Longtime Centennial Hills resident Grizel Herhold is one of few painters in a position to donate her artwork.
She isn’t independently wealthy or internationally renowned, but a 30-year-old Rolodex and a recent high profile commission at the Discovery Children’s Museum have seen Herhold rise to sudden prominence among local art patrons, especially in nonprofit circles.
Just ask Those Left Behind Foundation founder Rae Erickson, who met Herhold through her husband, a subcontractor at the museum.
Erickson, whose nonprofit animal rescue helps feed, vaccinate and house more than a dozen rescued dogs at A Puppy Paradise, 1950 S. Rainbow Blvd., had no idea the recently opened shelter would be getting a wall-size mural complete with dolphins, hot air balloons and a “crystal palace” with floating pillows and towering, dog bone-shaped spires.
Then she ran into Herhold one night outside a Petco.
“She’s one of the most remarkable people,” Erickson said. “We saw her there at an (adoption) drive one night. My husband and her got to talking, and five minutes later, she said, ‘Let me donate a mural.’ ”
Herhold wasn’t always in a position to give away her time. The Cuban emigre and her family fled Fidel Castro’s regime in 1962, arriving in Miami Beach with only what could fit on the boat.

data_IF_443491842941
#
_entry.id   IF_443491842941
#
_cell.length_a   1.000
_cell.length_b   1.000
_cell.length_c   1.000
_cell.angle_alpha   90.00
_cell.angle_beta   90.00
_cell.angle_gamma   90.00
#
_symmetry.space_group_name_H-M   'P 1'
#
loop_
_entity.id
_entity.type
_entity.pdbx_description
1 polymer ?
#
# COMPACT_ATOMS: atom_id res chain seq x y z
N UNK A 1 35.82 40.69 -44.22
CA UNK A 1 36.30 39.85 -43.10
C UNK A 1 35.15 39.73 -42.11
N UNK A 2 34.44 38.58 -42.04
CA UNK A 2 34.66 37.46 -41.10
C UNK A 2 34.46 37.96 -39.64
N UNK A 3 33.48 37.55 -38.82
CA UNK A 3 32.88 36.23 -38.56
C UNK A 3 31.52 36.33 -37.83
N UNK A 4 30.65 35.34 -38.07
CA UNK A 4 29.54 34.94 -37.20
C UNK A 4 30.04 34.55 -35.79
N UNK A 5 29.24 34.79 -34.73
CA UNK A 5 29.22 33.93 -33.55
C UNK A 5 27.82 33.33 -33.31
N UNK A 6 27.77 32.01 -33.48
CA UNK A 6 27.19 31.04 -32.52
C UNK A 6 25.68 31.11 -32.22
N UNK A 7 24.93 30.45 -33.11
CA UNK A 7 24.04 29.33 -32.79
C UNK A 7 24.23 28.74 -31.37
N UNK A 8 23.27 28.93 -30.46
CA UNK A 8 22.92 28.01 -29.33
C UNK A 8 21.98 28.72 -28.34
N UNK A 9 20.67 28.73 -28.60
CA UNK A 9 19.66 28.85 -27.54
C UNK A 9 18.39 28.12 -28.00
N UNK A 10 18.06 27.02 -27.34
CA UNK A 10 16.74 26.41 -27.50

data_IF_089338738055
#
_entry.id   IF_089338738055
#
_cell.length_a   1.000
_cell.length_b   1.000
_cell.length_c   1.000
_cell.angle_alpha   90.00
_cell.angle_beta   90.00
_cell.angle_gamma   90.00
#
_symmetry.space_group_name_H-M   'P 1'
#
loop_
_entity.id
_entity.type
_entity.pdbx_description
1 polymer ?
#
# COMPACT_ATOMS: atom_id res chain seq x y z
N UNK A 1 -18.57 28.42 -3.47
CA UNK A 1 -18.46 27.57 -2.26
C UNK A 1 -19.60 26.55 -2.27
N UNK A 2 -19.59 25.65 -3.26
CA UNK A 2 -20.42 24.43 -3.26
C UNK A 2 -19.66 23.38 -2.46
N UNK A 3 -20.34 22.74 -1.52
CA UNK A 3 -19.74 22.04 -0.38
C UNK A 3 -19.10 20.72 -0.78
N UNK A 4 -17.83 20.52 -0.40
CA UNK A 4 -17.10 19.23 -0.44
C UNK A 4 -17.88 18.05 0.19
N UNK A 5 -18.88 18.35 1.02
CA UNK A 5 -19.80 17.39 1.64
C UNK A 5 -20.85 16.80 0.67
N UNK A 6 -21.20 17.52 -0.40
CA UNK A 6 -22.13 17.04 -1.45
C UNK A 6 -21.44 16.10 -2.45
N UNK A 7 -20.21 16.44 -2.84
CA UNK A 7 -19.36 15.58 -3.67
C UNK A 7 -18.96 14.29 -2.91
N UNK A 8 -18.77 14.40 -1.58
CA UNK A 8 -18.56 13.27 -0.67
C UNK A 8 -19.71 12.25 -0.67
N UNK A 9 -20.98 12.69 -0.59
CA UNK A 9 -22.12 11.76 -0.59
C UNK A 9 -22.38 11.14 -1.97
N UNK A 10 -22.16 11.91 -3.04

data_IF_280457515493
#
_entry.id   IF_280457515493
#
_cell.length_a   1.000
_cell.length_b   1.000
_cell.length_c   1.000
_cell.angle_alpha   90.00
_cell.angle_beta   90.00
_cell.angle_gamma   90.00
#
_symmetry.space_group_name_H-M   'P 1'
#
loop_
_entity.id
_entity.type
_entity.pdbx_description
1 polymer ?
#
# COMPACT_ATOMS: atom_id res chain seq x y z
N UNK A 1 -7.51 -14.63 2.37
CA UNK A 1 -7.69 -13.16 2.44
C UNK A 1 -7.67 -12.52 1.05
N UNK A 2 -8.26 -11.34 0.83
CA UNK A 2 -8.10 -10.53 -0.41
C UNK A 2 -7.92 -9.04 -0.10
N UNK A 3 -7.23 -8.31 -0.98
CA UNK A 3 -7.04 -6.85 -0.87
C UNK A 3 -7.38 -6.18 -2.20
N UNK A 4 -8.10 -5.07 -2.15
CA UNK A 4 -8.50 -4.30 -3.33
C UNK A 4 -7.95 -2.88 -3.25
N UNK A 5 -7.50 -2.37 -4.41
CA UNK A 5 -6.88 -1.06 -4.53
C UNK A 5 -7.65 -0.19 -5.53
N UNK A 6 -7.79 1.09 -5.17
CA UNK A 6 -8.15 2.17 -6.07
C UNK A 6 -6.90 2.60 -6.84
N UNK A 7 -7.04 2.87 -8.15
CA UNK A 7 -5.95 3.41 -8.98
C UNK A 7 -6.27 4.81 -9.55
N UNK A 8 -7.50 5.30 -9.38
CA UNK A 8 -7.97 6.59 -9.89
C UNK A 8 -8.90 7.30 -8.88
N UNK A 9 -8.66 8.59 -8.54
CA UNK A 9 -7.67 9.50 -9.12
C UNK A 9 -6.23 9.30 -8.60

Not long after, Herhold remembers sketching her first pieces: hand-drawn renditions of Beatles posters that weren’t available in Havana.
“Growing up with my grandparents as a child, I used to sketch all over the walls, and they didn’t complain. They just encouraged me to do more and more of it,” Herhold said. “Instead of dolls, I got colored pencils, chalk, paint brushes, stuff like that.”
Slowly, without the benefit of formal training and with no connections to the rarified art world, the 60-year-old built her portfolio and reputation on portraits, murals and faux art interior finishes.
Herhold has since completed large-scale pieces for The Smith Center for the Performing Arts and Hofbrauhaus Las Vegas. One of her smaller, 3-feet-by-6-feet paintings is on display for $1,200 at the Rainbow Library Gallery.
Her self-taught hand doesn’t touch on the boring or political but rarely veers toward the inaccessible or avant garde. Everything is entirely improvised: She’ll paint Renaissance-style frescoes or pop art portraits of Alice Cooper and Tupac Shakur, depending on the mood.
When it comes to commercial commissions, Herhold doesn’t care to lay down a blueprint.
“My work just evolves,” she said. “I don’t like it when people don’t let me be expressive. They get cheated because I don’t even know what my work’s going to look like.
“You have to believe in yourself and stop making excuses for touching the canvas and starting something. That’s the message I want to give to other artists: Believe in yourself, expect the best and stop chasing the wrong thing.”
That’s as close as Herhold comes to a personal artistic philosophy. She admits to few hobbies, apart from hanging out with her husband Jeff, a state engineer.
Even those who have barely met “Gigi” tend to know one thing about her: She’s hard to keep away from a paintbrush, even when she is not getting paid.
“She’s really passionate about her work,” said Puppy Paradise co-owner Ed Schmieding. “She’s also really passionate about animals, and it shows.
“Gigi’s given us a really remarkable gift. We couldn’t be happier.”
Contact Centennial and North Las Vegas View reporter James DeHaven at firstname.lastname@example.org or 702-477-3839.